My friend Kristen has a marvelous experiment going on at her blog, Humdrum Stick in the Mud. Every week, she challenges herself to do something outside of her comfort zone, and she documents her experiences, good or bad, feast or fabulous fail. Her writing is quirky and honest and funny, and she inspires me. While I know I’d be setting myself up for failure if I tried to manage this every week, I adore her idea of pushing ourselves outside of what is safe, familiar, and easy for ourselves. We are capable of so much more than we often imagine, and it’s truly only through pushing our boundaries that real growth and opening can occur.
With that in mind, I opted to start small, but still push my comfort level. I wanted to learn to cook a Korean meal. It doesn’t get much further from Korea than this Scottish/German, but I love Korean food, and I was determined to learn some new spices and ingredients that
are were utterly foreign to me. Going into a grocery store where you don’t know the ingredients, and can’t read the labels, and where even the produce section is full of things you’ve never seen before can be intimidating. A little research ahead helped a lot, I had my list prepared. I knew I wanted to make a traditional Korean beef bulgogi and bebimbap, with all the traditional little delicious side dishes, known as banchan.
You know what? It went awesome. The internet here is truly the great equalizer, because lacking a Korean grandma to teach me, I found some great websites explaining the spices, the sauces, and how to make the banchan pickles and sauces. At the market, I filled my basket with daikon, fresh kimchee (which I opted to buy there, rather than attempt to make), dried shiitakes, daengjang (a fermented miso-like soybean paste), gojujang (a hot pepper condiment and base for many sauces), and a recipe for ssamjang (a pungent, delicious sauce).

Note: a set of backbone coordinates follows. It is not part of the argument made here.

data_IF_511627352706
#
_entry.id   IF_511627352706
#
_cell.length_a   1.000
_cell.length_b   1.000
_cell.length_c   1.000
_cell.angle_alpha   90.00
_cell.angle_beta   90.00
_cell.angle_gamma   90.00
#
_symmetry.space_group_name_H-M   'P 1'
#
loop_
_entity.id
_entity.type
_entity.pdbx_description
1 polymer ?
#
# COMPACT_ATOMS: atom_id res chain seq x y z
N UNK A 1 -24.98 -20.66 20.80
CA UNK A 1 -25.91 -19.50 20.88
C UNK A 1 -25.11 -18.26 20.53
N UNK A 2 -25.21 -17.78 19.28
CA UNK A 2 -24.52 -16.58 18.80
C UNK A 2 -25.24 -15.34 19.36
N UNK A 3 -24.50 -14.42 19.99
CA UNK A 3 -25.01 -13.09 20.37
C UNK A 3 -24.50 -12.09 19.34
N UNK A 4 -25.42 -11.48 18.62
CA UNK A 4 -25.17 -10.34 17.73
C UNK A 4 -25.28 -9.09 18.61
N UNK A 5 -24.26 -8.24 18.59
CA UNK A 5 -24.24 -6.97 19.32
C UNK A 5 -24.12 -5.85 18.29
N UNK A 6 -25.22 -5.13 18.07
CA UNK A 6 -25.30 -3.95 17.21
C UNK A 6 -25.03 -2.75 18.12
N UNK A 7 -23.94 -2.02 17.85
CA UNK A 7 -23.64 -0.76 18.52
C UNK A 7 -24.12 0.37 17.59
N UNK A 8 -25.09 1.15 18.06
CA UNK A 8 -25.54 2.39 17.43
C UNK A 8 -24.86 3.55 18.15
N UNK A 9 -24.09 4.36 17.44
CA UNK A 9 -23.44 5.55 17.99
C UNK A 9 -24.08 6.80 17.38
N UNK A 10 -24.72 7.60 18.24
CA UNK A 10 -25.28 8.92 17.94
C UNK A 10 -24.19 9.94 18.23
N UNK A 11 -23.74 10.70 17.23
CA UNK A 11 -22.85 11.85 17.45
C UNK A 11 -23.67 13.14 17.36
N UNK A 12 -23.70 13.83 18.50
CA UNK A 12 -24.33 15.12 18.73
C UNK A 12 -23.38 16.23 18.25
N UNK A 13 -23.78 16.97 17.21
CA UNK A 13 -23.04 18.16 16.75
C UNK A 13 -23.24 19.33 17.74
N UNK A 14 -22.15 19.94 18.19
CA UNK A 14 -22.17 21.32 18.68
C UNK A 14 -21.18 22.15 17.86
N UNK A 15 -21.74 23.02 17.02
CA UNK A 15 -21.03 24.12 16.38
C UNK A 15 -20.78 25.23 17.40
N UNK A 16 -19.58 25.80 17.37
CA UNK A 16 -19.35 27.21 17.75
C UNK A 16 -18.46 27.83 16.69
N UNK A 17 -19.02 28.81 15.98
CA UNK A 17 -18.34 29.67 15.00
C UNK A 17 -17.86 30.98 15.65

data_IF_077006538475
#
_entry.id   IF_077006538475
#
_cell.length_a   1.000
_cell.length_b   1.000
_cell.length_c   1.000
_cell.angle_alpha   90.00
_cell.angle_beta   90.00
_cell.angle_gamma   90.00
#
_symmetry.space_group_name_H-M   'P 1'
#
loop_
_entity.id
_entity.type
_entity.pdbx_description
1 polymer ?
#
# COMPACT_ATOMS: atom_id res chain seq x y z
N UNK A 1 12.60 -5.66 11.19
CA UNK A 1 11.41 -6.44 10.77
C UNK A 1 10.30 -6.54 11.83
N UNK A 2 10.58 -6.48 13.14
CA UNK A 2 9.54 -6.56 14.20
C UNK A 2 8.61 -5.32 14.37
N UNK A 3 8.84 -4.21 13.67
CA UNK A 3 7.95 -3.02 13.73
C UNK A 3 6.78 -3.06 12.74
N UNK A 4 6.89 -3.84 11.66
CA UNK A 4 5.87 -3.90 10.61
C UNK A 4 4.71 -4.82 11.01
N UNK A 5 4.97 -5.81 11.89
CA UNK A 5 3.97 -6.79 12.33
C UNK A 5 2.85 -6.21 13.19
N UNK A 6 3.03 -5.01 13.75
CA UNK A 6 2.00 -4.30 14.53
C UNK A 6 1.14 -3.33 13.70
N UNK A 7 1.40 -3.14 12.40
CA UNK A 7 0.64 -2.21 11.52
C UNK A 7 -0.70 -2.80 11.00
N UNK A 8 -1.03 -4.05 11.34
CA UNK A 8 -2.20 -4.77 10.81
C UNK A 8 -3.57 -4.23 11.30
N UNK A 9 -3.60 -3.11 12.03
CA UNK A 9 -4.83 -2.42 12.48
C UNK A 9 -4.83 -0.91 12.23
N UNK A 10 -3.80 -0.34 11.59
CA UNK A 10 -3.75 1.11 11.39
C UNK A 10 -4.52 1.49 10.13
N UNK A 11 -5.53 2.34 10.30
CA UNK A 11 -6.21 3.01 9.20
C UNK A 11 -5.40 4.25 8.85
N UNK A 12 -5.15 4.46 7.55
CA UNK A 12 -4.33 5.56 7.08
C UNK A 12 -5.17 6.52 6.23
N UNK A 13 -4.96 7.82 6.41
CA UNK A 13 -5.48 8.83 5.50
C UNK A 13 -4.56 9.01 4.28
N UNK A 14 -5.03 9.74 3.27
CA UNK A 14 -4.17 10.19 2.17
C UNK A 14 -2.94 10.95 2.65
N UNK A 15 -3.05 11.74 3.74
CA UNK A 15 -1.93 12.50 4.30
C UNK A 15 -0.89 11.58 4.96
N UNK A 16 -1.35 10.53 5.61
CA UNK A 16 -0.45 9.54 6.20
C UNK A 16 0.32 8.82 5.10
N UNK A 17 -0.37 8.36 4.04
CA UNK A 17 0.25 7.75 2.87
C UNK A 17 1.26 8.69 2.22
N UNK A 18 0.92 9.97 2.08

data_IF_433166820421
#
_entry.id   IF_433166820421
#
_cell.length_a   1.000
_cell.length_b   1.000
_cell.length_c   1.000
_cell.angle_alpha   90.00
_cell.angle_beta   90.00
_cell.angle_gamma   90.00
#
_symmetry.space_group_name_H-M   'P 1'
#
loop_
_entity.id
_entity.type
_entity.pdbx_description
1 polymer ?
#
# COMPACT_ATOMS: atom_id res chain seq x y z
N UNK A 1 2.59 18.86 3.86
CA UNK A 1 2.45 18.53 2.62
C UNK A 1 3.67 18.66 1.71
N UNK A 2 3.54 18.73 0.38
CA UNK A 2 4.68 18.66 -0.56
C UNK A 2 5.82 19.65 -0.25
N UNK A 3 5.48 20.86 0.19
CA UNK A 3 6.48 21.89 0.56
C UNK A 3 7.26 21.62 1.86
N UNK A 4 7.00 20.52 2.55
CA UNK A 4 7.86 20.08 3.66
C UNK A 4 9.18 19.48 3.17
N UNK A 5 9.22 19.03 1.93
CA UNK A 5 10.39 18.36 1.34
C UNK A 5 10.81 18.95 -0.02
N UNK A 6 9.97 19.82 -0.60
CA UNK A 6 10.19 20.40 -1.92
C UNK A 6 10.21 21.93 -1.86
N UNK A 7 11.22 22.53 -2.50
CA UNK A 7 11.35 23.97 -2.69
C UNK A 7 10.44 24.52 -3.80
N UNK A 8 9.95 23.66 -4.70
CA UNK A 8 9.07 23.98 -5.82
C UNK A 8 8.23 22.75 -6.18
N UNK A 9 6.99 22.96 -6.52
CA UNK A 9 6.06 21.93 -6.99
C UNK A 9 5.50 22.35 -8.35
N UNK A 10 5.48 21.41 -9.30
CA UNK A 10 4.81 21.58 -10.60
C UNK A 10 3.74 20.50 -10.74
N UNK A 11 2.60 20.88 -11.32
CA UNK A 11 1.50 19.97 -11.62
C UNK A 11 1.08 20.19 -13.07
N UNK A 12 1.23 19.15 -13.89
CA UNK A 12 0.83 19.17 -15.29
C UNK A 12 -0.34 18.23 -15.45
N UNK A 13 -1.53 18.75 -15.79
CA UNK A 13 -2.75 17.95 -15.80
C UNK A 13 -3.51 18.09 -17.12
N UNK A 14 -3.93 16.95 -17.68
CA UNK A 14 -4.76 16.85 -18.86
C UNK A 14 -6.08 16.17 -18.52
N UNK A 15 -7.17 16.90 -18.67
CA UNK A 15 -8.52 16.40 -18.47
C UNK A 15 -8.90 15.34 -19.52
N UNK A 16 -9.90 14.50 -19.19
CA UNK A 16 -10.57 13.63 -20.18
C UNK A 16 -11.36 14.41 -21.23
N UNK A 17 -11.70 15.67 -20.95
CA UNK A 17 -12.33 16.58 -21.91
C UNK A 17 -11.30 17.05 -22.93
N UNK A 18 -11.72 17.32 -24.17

Here is the result:
When I decided I wanted to learn to cook subcotinental Indian food, the hardest part was learning a new canon of spices and flavor combinations- it was the same with Korean food. The flavors are so distinct, and so amazing- but how to get there is a completely different journey than, say, moving from Italian food to Greek food. The ingredients are sometimes utterly different, and are combined in completely new ways- to a westerner. It was a ton of fun, and it came out utterly delicious. I am emboldened to try this further, and find new recipes and meals on which to subject my family, and which my children will turn up their general collective noses. (Jon and I gorged, Abby loved it, and the boys opted-out. Big surprise.)